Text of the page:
Fort Blindshot, Selen
Twenty minutes after the riots have begun
“You got here surprisingly quick, Mister Agrona,” the Quaestor said with clear agitation for the situation lining her voice.
“I was already awake,” he lied, “and there is a certain benefit to being your Aedile when one needs transportation.” Skar looked at the nervous faces surrounding them in the building that was in effect House Galeres’ headquarters as much as it was for the Dajorran Defense Force. “Seems the oversized mold fuzz called us out at the right time.”
“I understand you don’t like Kordath just as much as I understand he — among many other people — don’t like you,” she chided sternly, motioning toward his artificial limbs. “So do me a favor: keep the snide mockery to a minimum right now.”
The Kaleesh huffed in quiet indignance but kept quiet as they neared the space in the building they not-so-affectionately called the war room. He was somewhat surprised to see a multitude of DDF officers and select members of their respective staff huddled around the blue glow, the low murmur in the room showing they were already well into their deliberations. It made him reconsider having brought his lightsaber at all, hidden on his person though it was.
Don’t reveal that you or anyone else in the Citadel is a Force user. Of the few direct instructions they received, this was as frustrating as it was poignant toward the situation.
“Ladies. Gentlemen,” the Zeltron intoned as the others present paused their deliberations. “As of twenty minutes ago, Estle City and several other locations around Selen have come under attack by dissident civilian groups, as I’m sure you’re all aware.” Nods of affirmation came from several of the officers, others just staring back soberly. “We’ve been called up to defend those civilians that are in danger of being overwhelmed by this violence, as well as several key infrastructure locations.”
“It goes without saying,” Skar added, much to the surprise of the assemblage, “that these… civilians participating in this anarchy are still not military targets and are to be handled with the minimum force required to neutralize any threat they might pose.”
Qyreia looked over with quizzical admiration. “Indeed. Very astute, Mister Agrona.” For a scary-looking murder lizard, he’s pretty smart. “You’ve all seen the potential threats list?”
“The Parade Grounds should be safe,” Colonel Rathgard, current commander of the regiment stationed on Blindshot pointed out. “They have defenses in abundance and plenty of troops to man a perimeter.”
The Zeltron peered thoughtfully at the map, trying to appear unbothered, though her Arconan counterpart could see her chewing on a knuckle in the dim light of the room. “At least we can nix that off our list,” he heard her mumble almost imperceptibly.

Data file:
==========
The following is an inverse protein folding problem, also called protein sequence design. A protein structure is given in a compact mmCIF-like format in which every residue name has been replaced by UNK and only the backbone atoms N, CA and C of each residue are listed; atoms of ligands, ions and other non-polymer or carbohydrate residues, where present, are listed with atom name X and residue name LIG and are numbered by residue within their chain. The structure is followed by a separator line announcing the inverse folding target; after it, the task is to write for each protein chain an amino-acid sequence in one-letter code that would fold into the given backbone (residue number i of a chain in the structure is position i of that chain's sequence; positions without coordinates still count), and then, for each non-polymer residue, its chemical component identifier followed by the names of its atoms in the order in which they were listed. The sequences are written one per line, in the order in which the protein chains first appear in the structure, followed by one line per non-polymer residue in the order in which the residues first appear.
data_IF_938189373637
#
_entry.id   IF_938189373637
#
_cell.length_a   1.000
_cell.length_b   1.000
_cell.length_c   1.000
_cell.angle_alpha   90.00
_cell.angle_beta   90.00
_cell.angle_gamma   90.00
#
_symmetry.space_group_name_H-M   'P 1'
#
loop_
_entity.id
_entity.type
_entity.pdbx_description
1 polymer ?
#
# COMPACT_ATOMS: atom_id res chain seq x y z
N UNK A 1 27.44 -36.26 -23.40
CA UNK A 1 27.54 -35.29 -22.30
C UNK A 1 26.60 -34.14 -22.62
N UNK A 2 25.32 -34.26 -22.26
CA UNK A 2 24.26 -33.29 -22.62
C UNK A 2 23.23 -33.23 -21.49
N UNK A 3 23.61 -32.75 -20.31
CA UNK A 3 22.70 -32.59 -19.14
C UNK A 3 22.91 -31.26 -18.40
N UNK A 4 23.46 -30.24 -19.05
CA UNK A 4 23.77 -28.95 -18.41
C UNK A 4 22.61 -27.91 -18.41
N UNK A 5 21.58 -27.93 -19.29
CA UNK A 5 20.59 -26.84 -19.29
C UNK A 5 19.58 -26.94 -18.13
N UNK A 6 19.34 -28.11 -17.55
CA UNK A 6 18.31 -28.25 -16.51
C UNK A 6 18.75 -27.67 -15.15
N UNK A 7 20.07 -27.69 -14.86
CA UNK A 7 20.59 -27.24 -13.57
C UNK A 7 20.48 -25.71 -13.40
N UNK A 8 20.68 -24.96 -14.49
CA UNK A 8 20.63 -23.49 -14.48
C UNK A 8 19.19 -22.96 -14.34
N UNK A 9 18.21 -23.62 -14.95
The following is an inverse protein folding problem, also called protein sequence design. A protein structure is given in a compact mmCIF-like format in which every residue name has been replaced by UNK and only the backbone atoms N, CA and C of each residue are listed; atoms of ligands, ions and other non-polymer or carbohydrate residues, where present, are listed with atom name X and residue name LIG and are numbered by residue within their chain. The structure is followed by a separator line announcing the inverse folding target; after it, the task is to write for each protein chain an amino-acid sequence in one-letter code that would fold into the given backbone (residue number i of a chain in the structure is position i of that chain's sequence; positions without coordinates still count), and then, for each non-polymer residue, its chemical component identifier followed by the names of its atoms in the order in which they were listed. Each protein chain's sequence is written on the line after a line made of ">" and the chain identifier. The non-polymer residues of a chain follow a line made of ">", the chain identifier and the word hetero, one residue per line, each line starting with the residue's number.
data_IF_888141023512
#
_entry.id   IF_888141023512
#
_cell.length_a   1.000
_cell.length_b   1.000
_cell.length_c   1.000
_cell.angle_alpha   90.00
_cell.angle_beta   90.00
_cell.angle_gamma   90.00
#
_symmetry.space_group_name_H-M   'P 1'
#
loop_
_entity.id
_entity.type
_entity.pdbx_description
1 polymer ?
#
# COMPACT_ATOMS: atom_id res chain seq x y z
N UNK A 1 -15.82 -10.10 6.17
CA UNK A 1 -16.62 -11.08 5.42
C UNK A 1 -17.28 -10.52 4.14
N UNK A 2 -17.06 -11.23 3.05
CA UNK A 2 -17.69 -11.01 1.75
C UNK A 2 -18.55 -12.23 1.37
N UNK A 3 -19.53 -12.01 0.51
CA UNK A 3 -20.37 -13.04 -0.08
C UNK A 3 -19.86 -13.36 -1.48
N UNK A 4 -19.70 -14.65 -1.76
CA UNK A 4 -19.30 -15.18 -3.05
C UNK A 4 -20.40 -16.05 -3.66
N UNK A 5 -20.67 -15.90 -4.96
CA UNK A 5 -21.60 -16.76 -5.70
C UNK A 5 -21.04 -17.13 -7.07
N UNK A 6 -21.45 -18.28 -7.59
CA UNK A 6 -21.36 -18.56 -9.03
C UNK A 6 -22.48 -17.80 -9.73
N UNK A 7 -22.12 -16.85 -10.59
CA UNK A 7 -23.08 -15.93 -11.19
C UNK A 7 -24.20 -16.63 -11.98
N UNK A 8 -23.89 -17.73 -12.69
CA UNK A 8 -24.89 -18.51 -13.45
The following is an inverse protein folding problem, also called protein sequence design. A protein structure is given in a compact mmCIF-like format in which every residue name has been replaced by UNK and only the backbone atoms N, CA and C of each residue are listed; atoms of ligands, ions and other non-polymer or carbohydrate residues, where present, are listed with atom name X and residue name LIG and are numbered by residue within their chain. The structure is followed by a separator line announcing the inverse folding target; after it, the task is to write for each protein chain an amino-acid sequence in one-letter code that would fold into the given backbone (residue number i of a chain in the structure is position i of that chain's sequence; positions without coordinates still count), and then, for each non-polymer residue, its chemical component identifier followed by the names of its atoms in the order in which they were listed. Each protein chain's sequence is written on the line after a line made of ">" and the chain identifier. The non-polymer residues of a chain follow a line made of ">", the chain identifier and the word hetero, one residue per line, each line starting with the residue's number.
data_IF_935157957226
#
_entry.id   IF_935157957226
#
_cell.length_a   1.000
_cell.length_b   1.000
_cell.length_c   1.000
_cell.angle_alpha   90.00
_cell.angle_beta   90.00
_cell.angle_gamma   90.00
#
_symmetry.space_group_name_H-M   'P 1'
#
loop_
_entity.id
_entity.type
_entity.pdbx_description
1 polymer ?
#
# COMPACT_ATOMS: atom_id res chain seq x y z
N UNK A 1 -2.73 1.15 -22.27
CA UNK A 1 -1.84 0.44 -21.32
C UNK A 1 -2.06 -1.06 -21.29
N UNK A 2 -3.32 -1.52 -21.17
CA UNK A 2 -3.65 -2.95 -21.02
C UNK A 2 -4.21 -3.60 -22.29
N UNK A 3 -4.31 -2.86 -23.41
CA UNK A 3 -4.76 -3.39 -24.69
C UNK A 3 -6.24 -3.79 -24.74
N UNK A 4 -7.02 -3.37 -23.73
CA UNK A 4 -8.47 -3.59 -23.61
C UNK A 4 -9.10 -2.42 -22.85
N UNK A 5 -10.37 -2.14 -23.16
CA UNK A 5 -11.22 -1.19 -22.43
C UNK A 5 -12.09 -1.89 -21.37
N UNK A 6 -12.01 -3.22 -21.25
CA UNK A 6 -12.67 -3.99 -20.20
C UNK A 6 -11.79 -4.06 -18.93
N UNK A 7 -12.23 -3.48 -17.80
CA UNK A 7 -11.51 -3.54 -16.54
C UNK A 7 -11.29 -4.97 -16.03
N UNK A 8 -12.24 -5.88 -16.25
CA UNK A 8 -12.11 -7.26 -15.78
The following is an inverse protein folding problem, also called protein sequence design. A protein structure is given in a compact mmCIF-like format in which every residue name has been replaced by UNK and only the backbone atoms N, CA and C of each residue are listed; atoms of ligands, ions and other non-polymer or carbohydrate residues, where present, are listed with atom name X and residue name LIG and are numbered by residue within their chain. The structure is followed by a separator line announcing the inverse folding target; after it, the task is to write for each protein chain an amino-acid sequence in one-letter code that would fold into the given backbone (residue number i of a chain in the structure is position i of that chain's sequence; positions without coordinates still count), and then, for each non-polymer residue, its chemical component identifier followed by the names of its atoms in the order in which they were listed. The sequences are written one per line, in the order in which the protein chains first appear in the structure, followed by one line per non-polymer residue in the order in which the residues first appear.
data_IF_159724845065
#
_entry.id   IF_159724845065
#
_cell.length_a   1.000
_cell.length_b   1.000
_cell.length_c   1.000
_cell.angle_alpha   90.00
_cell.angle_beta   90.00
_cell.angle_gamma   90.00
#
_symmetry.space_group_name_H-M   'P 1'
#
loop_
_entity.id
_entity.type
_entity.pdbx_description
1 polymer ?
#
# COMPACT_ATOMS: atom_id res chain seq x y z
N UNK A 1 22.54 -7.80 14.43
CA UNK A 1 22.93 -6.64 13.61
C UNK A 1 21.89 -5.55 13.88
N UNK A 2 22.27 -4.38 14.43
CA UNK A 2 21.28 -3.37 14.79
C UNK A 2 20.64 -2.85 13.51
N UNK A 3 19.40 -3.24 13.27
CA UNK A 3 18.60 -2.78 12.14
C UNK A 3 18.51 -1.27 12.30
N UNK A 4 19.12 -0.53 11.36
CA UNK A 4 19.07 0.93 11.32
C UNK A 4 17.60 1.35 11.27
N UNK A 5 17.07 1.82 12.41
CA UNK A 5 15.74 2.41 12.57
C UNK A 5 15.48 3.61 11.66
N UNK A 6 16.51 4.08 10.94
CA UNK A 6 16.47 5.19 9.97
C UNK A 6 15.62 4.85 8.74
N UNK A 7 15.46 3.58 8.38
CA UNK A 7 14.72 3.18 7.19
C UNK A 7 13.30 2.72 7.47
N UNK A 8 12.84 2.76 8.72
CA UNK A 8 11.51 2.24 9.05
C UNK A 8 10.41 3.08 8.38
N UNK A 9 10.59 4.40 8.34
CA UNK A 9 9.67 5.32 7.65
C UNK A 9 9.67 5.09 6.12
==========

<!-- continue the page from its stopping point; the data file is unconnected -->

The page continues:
“What are your orders, colonel?” Rathgard asked, subtle mockery in the aged soldier’s voice. It made the Queastor’s glare that much more poignant.
“Mister Agrona, please chime in if you feel any revisions are needed.”
“Of course,” he replied with some pleasure at the officers’ adverse reactions.
“We’ve got four battalions to work with and a lot of ground to cover. The First Battalion will remain here as a reserve and to prevent any mischief. We’re very remote out here, but that means any attacks will be just as dangerous as they are unlikely.” She turned her attention, and that of the officers, toward the holomap. “The 40th Street Clinic will be a prime target for its medical supplies and as a point of contention from the plague. That’ll fall to the Second Battalion.”
The middle-aged Selenian major scratched her head. “Too small to fit the whole formation. I think two companies should do it: one on the outside forming a perimeter, the other inside and on the rooftop.”
“And that will free up troops for another location,” Skar added. “Perhaps the desalination plant.”
“That’s a big location.”
“But underground with only a few small entry points,” he reminded them.
“Moving on,” Qyreia said to finalize the decision before any more arguments arose, “we’ve got Foundries Three, Five, and Logistic Hub Twelve.”
“Third Battalion can take this objective, and Fourth the Hub,” Rathgard dictated, trying to maintain at least a semblance of being in charge of his own soldiers.
“We still need troops for the Citadel,” Qyeria pointed out.
The commander of the Third Battalion, a narrow-eyed human-Selenian mix, stepped toward the blue light of the holoprojector. “I can spare a company and hold one in reserve. The Foundries are big, but we should be able to set up barriers and roadblocks at key locations to minimize troop requirements.”
The red woman looked at Skar for insight. “That should be sufficient. There are additional security forces there already that can supplement our needs. The Hub is vast enough that they will need every member available.”
“And given it’s a hotbed right now,” Qyreia added quietly, “what with the automation takeover, there could be as much inside threat as outside.” She looked up from the map. “Civilian casualties to a minimum. Heavy stun setting only. If you haven’t started drawing riot gear and crowd-suppression gas, you have precious little time. Colonel Rathgard, get the LAAT/i platoons on the airfield in the next twenty minutes. We’re already behind the curve, folks. Questions?” They shook their heads soberly. “Alright. Dismissed.”
As they filtered out of the room, the Kaleesh looked at the Zeltron appreciatively. “Are you ready to put down a rebellion?”